A muffled order broke the silence. She thought she recognised the voice. Lyanna glanced to the door once more. A cry from Alys very nearly made her turn, but instead, she somehow managed to pick herself up and sprint to the door. The cold shock of frosty wood against her naked feet was barely registered as she fumbled with the rod blocking the door. Her clumsy hands barely managed to take hold of it and drag it out.

If until that point her world had spun in slow rolling waves, once the bar fell to the ground it all exploded with motion. The door swung on its hinges and missed her by a hairsbreadth as she jumped out of the way. Ser Darry stood in the doorway, sword drawn. He looked her up and down, eyes sweeping over her form.

“My lady, what is amiss?” The urgent note in his voice she barely missed as the coffer rattled once more. His stare moved from her to the bed. She turned as well, only to see Alys clutching the sheets to her chest and aught slowly rising from the box.

She was frozen. No matter how she tried to move, she could only stare at the human head peeking over the wooden edge. Her heart had risen from somewhere beneath her feet to her throat and was gleefully choking her.

“Oh gods,” she moaned helplessly, a wave of nausea hitting her. “Good gods.” She swayed, her legs suddenly unsteady. She would have fallen too had it not been for Ser Darry’s arm coming to hold her up. Balanced precariously against his armour-covered front, Lyanna stared in horror at the human making its way out from the trunk, gold and cloth and fine silver rolling off of him.

Ser Darry’s grip tightened. Behind them a deathly silence lingered, as though they were all ghosts gathered at the witching hour. Her sanity fought to find a thread of logic as crooked teeth flashed into view. Had she slept through the rattling, the creature would have risen and slit her throat in her sleep. The morbid image flittered its way into her mind, ruby-red blood splattering on the sheets, gurgling out of a gaping wound in thick, insatiable waves.

Her legs gave way completely and she faltered much in the manner of a rag doll. Ser Darry had in the meantime slacked his hold which left her heap at his feet. The creature in her chest emitted aught which sounded like laughter and to her consternation gazed at her with unadulterated joy. As though its mere presence had not turned her sanity inside out. Laughter bubbled on her lips in response, a shrill cry for her predicament crowding after. Her eyes moved slowly to Alys. Her face had gone white and she stood as though she were a statue.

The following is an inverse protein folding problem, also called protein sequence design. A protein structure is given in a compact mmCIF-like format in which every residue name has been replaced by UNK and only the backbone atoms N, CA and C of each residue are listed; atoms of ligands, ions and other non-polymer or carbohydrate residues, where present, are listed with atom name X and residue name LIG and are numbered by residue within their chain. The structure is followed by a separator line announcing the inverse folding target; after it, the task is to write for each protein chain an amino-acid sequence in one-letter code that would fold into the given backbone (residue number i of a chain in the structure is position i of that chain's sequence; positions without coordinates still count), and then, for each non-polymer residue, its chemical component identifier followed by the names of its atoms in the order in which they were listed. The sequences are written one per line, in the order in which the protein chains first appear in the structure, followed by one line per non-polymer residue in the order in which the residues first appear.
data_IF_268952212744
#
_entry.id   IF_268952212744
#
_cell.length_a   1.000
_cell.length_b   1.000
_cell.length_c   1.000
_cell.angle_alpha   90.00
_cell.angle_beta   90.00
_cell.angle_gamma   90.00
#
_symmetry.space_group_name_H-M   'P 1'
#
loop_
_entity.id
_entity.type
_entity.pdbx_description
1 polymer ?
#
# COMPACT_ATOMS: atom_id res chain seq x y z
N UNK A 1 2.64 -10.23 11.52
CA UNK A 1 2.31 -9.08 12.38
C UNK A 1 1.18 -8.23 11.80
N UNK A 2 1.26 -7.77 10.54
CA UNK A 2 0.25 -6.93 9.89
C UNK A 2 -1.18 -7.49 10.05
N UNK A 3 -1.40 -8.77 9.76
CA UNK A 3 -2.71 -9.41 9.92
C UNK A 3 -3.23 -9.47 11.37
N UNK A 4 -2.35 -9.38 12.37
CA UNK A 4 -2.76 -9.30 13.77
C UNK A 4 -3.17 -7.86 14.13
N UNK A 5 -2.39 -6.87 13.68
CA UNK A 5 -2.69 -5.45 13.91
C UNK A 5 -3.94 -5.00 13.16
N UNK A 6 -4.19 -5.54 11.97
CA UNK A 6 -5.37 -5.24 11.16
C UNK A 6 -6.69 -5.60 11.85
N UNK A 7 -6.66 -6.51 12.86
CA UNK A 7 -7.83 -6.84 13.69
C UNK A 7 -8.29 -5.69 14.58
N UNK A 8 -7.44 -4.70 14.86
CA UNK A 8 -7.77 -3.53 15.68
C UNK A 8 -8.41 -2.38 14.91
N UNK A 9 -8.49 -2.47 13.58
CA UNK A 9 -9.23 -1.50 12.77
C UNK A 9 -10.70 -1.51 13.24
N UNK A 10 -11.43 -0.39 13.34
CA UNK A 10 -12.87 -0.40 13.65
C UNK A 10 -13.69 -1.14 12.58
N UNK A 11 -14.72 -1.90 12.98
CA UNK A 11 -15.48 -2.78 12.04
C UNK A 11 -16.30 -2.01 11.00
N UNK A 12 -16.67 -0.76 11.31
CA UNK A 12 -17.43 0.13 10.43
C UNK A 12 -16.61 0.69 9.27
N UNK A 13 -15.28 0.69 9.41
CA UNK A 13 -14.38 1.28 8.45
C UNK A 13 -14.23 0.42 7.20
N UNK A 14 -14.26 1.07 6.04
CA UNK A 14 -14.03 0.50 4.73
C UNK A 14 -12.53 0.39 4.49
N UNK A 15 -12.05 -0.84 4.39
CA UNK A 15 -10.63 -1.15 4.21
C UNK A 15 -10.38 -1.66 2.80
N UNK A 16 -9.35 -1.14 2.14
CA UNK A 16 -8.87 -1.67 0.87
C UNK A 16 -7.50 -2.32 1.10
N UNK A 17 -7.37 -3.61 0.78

Might be they could distract the creature long enough for her to escape. Lyanna returned her gaze to the man, or might be the boy. A lank, skinny thing, looking as though he’d not been fed as much as a crust of bread in years.  The joy had not fled from his face. If aught, it looked to have intensified.

“What is the meaning of this?” a new voice cut through the heavy veil of quiet horror. Lyanna jumped. It was her husband. And sure enough, when she peered around, even from her inelegant position, she recognised his garb. The Prince had no need to push his way through the servants. They parted like a wave split against stone.

Looking up at him, Lyanna saw his eyes zero in on her trunk. She told herself she felt slightly better for his arrival as there was strength in numbers. “Desmer, what are you doing?” The question shook her to the core. He knew whoever that was. “Where is your mother?” If the first time his voice had carried consternation, the second time it sounded rather like the crack of a whip. Sharp, short, commanding. Her heart eased its way back into its original place.

Alys too visibly relaxed on the bed, though nowhere near enough to let go of the furs. Her knuckles were still white from effort. But her face lost some of its pallor.